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May 24, 2019

Is Prez Trump gearing up for a big Memorial Day clemency push for servicemembers?

The question in this post is prompted by lots of new news reports, such as this lengthy one from Fox News headlined "Trump weighs pardons for servicemembers accused of war crimes, as families await decision." Here are excerpts:

President Trump is considering potential pardons for military members and contractors accused of war crimes as Memorial Day approaches -- deliberations that have prompted warnings from critics that the move could undermine the rule of law but also raised the hopes of their families who say the servicemembers were wrongly prosecuted.

Jessica Slatten, in an interview Thursday, told Fox News she's praying for Trump to pardon her brother, Nicholas Slatten, one of several Blackwater contractors charged in the shooting deaths of Iraqi civilians in September 2007. "Nick is innocent and our family is terrified that he will die in prison for a killing that someone else confessed to multiple times," she said. The

Blackwater case, and the 2007 massacre at the heart of it, is one of the more controversial portfolios before the president. The New York Times first reported that Trump was weighing possible pardon decisions on an expedited basis going into the holiday weekend.

Speaking to reporters Friday, Trump confirmed he’s looking at a handful of cases, while indicating he could still wait to make his decision. “We teach them how to be great fighters, and then when they fight, sometimes they get really treated very unfairly, so we’re going to take a look at it,” he said. “[The cases are] a little bit controversial. It’s very possible that I’ll let the trials go on, and I’ll make my decision after the trial.”

The review spurred harsh criticism from Democratic lawmakers as well as former top military officials, especially since not all of the accused have faced trial yet. "Obviously, the president can pardon whoever he thinks it's appropriate to pardon, but ... you have to be careful as a senior commander about unduly influencing the process before the investigation has been adjudicated," said retired Navy Adm. William McRaven, former head of Joint Special Operations Command.

Sen. Dianne Feinstein, D-Calif., said in a statement: "If he follows through, President Trump would undermine American treaty obligations and our military justice system, damage relations with foreign partners and give our enemies one more propaganda tool."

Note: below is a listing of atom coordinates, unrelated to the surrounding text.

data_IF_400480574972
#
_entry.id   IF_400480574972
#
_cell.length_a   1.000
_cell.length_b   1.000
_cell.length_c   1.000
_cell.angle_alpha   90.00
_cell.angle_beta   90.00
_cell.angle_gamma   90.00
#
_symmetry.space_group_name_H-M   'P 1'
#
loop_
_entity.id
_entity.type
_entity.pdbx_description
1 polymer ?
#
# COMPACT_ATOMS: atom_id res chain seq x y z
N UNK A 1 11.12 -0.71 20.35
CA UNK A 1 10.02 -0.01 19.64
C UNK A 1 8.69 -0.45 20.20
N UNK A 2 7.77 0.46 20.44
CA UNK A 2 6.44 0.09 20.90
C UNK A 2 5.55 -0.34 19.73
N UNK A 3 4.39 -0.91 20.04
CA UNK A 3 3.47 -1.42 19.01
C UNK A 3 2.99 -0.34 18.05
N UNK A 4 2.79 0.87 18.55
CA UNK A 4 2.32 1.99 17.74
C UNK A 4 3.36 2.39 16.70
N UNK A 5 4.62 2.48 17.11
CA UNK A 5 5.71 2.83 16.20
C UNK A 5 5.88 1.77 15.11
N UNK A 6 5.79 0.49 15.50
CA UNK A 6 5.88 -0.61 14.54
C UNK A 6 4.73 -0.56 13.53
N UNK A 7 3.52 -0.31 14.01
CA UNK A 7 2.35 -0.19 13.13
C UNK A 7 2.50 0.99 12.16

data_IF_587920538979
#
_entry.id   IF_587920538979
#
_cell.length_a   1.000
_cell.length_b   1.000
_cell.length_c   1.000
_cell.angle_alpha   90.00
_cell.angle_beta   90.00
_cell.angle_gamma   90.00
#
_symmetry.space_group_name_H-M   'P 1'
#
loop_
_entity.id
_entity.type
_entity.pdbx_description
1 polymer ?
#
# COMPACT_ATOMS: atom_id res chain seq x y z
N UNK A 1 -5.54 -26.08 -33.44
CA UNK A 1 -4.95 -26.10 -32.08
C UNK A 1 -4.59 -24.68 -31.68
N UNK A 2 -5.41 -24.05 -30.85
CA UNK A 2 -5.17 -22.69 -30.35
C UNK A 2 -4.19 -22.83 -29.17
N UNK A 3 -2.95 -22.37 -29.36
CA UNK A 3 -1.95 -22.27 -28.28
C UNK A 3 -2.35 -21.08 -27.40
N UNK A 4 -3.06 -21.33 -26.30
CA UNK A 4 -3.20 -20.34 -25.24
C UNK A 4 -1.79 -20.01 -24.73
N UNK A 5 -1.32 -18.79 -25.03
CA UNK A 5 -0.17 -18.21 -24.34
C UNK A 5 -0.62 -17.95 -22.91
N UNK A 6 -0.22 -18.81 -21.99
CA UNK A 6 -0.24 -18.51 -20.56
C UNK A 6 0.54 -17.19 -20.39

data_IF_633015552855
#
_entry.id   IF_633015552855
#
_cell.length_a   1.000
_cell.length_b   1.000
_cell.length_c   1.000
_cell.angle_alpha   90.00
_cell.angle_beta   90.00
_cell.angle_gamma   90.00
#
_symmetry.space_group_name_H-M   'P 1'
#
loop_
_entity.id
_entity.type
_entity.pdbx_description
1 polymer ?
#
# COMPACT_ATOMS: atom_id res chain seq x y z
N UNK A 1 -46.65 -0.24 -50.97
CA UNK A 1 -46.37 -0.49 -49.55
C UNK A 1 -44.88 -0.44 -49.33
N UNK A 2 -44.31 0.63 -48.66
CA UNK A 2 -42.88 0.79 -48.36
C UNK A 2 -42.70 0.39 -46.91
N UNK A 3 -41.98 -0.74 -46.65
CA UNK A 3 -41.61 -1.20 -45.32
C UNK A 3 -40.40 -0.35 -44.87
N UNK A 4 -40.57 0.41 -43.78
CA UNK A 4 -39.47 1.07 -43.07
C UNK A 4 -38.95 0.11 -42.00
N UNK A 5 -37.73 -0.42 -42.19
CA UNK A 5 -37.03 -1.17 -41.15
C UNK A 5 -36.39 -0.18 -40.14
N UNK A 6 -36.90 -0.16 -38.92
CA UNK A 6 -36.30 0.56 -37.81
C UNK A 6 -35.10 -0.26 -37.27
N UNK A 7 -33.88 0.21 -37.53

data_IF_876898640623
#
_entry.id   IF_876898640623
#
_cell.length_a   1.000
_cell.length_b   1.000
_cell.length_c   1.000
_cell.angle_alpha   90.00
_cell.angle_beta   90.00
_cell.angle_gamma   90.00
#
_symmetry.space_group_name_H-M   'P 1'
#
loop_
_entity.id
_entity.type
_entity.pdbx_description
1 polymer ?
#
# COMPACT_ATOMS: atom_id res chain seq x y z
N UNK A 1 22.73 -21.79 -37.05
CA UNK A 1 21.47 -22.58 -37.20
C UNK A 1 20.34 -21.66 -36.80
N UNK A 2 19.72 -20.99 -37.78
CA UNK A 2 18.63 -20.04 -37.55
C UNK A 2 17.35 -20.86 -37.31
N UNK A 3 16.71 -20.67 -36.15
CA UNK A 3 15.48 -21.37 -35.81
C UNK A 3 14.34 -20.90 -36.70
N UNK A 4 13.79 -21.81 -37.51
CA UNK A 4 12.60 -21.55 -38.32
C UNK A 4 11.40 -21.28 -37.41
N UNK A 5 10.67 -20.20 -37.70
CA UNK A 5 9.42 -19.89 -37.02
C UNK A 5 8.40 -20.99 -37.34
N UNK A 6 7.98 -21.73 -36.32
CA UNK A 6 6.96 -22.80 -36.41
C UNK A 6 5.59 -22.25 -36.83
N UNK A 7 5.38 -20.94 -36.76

The lawyers and family members of the accused, however, insist these cases are not as clear-cut as they've been portrayed -- and, to the contrary, have been marred by legal problems. The cases include those of former Green Beret Maj. Mathew Golsteyn, who admitted to killing a suspected Taliban bomb maker; Navy SEALS Special Operations Chief Edward Gallagher, whose own SEALS turned him in for allegedly shooting unarmed civilians and killing a 15-year-old ISIS suspect in his custody with a knife; four Marine snipers who were caught on video urinating on the corpses of suspected Taliban members; and Slatten.

Slatten is one whose case did go to trial. In fact, he faced three of them. The first ended in a conviction, but it was later thrown out -- as federal judges said he should have been tried separately from three other co-defendants, one of whom said he, and not Slatten, fired the first shots.

The second ended in a mistrial, and the third resulted in a guilty verdict. He faces a mandatory life sentence without parole, but his legal team is fighting to set him free. "Prosecuting veterans for split-second decisions in war zone incidents is wrong," Slatten's attorney said in a letter to the White House counsel's office obtained by Fox News. "Prosecuting ones for killings they did not commit is doubly so."...

Three of the other Blackwater contractors involved in the incident -- Paul Slough, Evan Liberty and Dustin Heard -- were convicted of manslaughter, but the D.C. Court of Appeals ruled that their mandatory 30-year sentence was a violation of the Eighth Amendment's prohibition of cruel and unusual punishment.

The sentences had been so severe due to a charge related to the use of machine guns. The court noted that the charge was based on a statute meant to combat gang violence, not contractors in a war zone using government-issue weapons. Their cases were sent back down to a lower court, and they are awaiting new sentences.

It is unclear if Slough, Liberty or Heard are among those Trump is considering for pardons, but Slough's wife Christin is hoping for the best. "I think that we're cautiously optimistic," she told Fox News. She said that her husband is "more than well deserving" of a pardon and is hoping that Trump will come through where other administrations have not....

Martin Dempsey, former chairman of the Joint Chiefs of Staff, warned of the consequences that pardons could bring. "Absent evidence of innocence of injustice the wholesale pardon of US servicemembers accused of warcrimes signals our troops and allies that we don't take the Law of Armed Conflicts seriously," Dempsey tweeted Tuesday. "Bad message. Bad precedent. Abdication of moral responsibility. Risk to us."

Democratic presidential candidate Pete Buttigieg also expressed concern. In a Washington Post interview, the Afghanistan War veteran described the potential pardons as "so dangerous and so insulting to people who've served."

Trump's decision could come in time for the Memorial Day holiday, though he indicated Friday he might take longer. Despite warnings that a pardon might not be appropriate for cases that have not concluded, Christin Slough noted Trump is not a "traditional president." She said he is "more interested in what's right," than how things are normally done.

May 24, 2019 at 07:03 PM | Permalink

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